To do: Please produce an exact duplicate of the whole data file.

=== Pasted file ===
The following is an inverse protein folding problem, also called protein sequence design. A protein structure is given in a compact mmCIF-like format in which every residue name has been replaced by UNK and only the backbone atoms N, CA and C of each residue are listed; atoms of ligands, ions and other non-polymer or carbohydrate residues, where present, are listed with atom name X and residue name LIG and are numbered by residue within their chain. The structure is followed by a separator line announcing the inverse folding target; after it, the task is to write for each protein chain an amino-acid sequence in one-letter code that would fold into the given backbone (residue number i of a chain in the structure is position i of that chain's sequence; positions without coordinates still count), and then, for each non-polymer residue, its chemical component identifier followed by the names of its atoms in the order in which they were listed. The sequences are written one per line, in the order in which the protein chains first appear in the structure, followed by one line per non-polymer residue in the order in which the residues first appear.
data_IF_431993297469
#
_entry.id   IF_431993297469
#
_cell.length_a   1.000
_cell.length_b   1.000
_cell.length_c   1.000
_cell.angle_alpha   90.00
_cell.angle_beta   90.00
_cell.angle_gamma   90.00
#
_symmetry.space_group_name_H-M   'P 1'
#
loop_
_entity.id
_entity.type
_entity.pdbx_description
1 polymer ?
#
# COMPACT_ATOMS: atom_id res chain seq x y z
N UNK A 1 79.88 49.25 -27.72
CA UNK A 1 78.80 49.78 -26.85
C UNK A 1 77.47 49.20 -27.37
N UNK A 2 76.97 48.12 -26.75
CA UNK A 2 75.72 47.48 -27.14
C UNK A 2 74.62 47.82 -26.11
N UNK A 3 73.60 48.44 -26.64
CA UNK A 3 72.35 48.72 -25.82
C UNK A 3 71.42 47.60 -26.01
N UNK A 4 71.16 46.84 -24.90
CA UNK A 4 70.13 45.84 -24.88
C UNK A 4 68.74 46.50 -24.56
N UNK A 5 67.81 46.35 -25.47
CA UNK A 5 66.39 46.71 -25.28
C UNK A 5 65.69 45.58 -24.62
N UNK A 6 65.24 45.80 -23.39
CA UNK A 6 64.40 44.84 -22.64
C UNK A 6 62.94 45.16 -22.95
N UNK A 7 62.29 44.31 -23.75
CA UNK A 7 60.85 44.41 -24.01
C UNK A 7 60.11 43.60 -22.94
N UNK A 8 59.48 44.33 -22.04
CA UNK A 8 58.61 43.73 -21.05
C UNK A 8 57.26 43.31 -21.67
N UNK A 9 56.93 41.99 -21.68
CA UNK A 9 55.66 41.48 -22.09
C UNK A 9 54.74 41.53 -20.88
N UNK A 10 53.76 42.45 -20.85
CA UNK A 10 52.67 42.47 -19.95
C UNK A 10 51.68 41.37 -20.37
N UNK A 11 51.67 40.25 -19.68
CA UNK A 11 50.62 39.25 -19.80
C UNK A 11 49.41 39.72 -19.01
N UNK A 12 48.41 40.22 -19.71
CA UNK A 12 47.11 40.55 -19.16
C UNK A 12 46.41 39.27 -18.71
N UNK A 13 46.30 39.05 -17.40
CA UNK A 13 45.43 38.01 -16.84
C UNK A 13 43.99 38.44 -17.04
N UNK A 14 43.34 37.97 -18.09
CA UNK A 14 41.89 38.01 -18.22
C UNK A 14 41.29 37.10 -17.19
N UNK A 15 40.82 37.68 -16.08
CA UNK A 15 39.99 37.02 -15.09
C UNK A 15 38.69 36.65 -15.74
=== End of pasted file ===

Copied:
The following is an inverse protein folding problem, also called protein sequence design. A protein structure is given in a compact mmCIF-like format in which every residue name has been replaced by UNK and only the backbone atoms N, CA and C of each residue are listed; atoms of ligands, ions and other non-polymer or carbohydrate residues, where present, are listed with atom name X and residue name LIG and are numbered by residue within their chain. The structure is followed by a separator line announcing the inverse folding target; after it, the task is to write for each protein chain an amino-acid sequence in one-letter code that would fold into the given backbone (residue number i of a chain in the structure is position i of that chain's sequence; positions without coordinates still count), and then, for each non-polymer residue, its chemical component identifier followed by the names of its atoms in the order in which they were listed. The sequences are written one per line, in the order in which the protein chains first appear in the structure, followed by one line per non-polymer residue in the order in which the residues first appear.
data_IF_431993297469
#
_entry.id   IF_431993297469
#
_cell.length_a   1.000
_cell.length_b   1.000
_cell.length_c   1.000
_cell.angle_alpha   90.00
_cell.angle_beta   90.00
_cell.angle_gamma   90.00
#
_symmetry.space_group_name_H-M   'P 1'
#
loop_
_entity.id
_entity.type
_entity.pdbx_description
1 polymer ?
#
# COMPACT_ATOMS: atom_id res chain seq x y z
N UNK A 1 79.88 49.25 -27.72
CA UNK A 1 78.80 49.78 -26.85
C UNK A 1 77.47 49.20 -27.37
N UNK A 2 76.97 48.12 -26.75
CA UNK A 2 75.72 47.48 -27.14
C UNK A 2 74.62 47.82 -26.11
N UNK A 3 73.60 48.44 -26.64
CA UNK A 3 72.35 48.72 -25.82
C UNK A 3 71.42 47.60 -26.01
N UNK A 4 71.16 46.84 -24.90
CA UNK A 4 70.13 45.84 -24.88
C UNK A 4 68.74 46.50 -24.56
N UNK A 5 67.81 46.35 -25.47
CA UNK A 5 66.39 46.71 -25.28
C UNK A 5 65.69 45.58 -24.62
N UNK A 6 65.24 45.80 -23.39
CA UNK A 6 64.40 44.84 -22.64
C UNK A 6 62.94 45.16 -22.95
N UNK A 7 62.29 44.31 -23.75
CA UNK A 7 60.85 44.41 -24.01
C UNK A 7 60.11 43.60 -22.94
N UNK A 8 59.48 44.33 -22.04
CA UNK A 8 58.61 43.73 -21.05
C UNK A 8 57.26 43.31 -21.67
N UNK A 9 56.93 41.99 -21.68
CA UNK A 9 55.66 41.48 -22.09
C UNK A 9 54.74 41.53 -20.88
N UNK A 10 53.76 42.45 -20.85
CA UNK A 10 52.67 42.47 -19.95
C UNK A 10 51.68 41.37 -20.37
N UNK A 11 51.67 40.25 -19.68
CA UNK A 11 50.62 39.25 -19.80
C UNK A 11 49.41 39.72 -19.01
N UNK A 12 48.41 40.22 -19.71
CA UNK A 12 47.11 40.55 -19.16
C UNK A 12 46.41 39.27 -18.71
N UNK A 13 46.30 39.05 -17.40
CA UNK A 13 45.43 38.01 -16.84
C UNK A 13 43.99 38.44 -17.04
N UNK A 14 43.34 37.97 -18.09
CA UNK A 14 41.89 38.01 -18.22
C UNK A 14 41.29 37.10 -17.19
N UNK A 15 40.82 37.68 -16.08
CA UNK A 15 39.99 37.02 -15.09
C UNK A 15 38.69 36.65 -15.74